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Research / Discovery

High-sensation seeking teens have favorable brand impressions of flavored cigarettes

October 7, 2009

As the debate continues to swirl around the recent U.S. ban of flavored cigarettes, Colorado State University Marketing Professors Kathleen Kelly and Ken Manning are releasing results of their study concerning the effects of cigarette package flavor descriptors and adolescents' brand perceptions.

Marketing of flavored cigarettes

Among high-sensation seeking youth, the appeal of cigarette brands is enhanced through the inclusion of flavor names on product packaging, according to Kelly and Manning’s new study.

“The potential appeal of flavored cigarettes among youth has not been well understood. With our study, we aimed to learn more about when and why youth may be attracted to such products,” said Kelly.

Significantly more appealing

Kelly and Manning, along with Ohio State University doctoral student Maria Comello, examined high school students’ reactions to three different cigarette brands’ packages. The cigarette packages shown to youth had either traditional phrases like “regular full-bodied taste” or the sweet flavor descriptor “cherry.”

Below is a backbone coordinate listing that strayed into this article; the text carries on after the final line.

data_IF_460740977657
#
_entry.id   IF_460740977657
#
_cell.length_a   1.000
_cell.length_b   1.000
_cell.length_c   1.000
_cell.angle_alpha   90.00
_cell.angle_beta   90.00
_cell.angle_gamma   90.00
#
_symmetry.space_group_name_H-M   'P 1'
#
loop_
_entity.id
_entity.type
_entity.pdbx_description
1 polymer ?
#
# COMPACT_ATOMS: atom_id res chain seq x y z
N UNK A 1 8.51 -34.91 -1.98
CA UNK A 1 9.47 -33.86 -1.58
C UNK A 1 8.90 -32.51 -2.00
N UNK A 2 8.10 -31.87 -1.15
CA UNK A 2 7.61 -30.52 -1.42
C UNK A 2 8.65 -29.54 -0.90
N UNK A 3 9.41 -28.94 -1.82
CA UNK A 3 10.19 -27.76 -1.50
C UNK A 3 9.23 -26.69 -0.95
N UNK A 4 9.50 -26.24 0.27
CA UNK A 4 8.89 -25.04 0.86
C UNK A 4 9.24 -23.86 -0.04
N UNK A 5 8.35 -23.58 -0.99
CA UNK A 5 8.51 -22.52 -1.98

Among high-sensation seeking youth, who are predisposed toward stimuli that offer a novel and potentially higher sensory experience, the cigarette brands were significantly more appealing if they included the sweet flavor descriptor.

Flavor descriptions on cigarette packages influence teens

Manning and Kelly theorize that the use of flavor descriptions on cigarette packages heightens the arousal potential of the marketing communications used in promoting such products, and in doing, becomes especially desirable to high-sensation seeking adolescents. Numerous sweet flavors such as lime, cherry, strawberry, honey mango and apple have been used by tobacco firms to describe and market their cigarettes to consumers.

“Our research should also raise concerns about the widespread use of sweet flavor descriptors with other dangerous products including cigars, bidis, cloves, smokeless tobacco, vodka, wine coolers and malt beverages,” said Manning.

International policy effort

The ban on flavored cigarettes has halted sales in the United States but it has not affected production internationally. However, there is an effort to create a larger international policy regarding flavored tobacco.

The study will be published in Tobacco Control, an international peer reviewed journal for health professionals. The paper also can be viewed online.

The study was supported through a grant from the Robert Wood Johnson Foundation.


Contact: Jennifer Dimas
E-mail: Jennifer.Dimas@colostate.edu
Phone: (970) 491-1543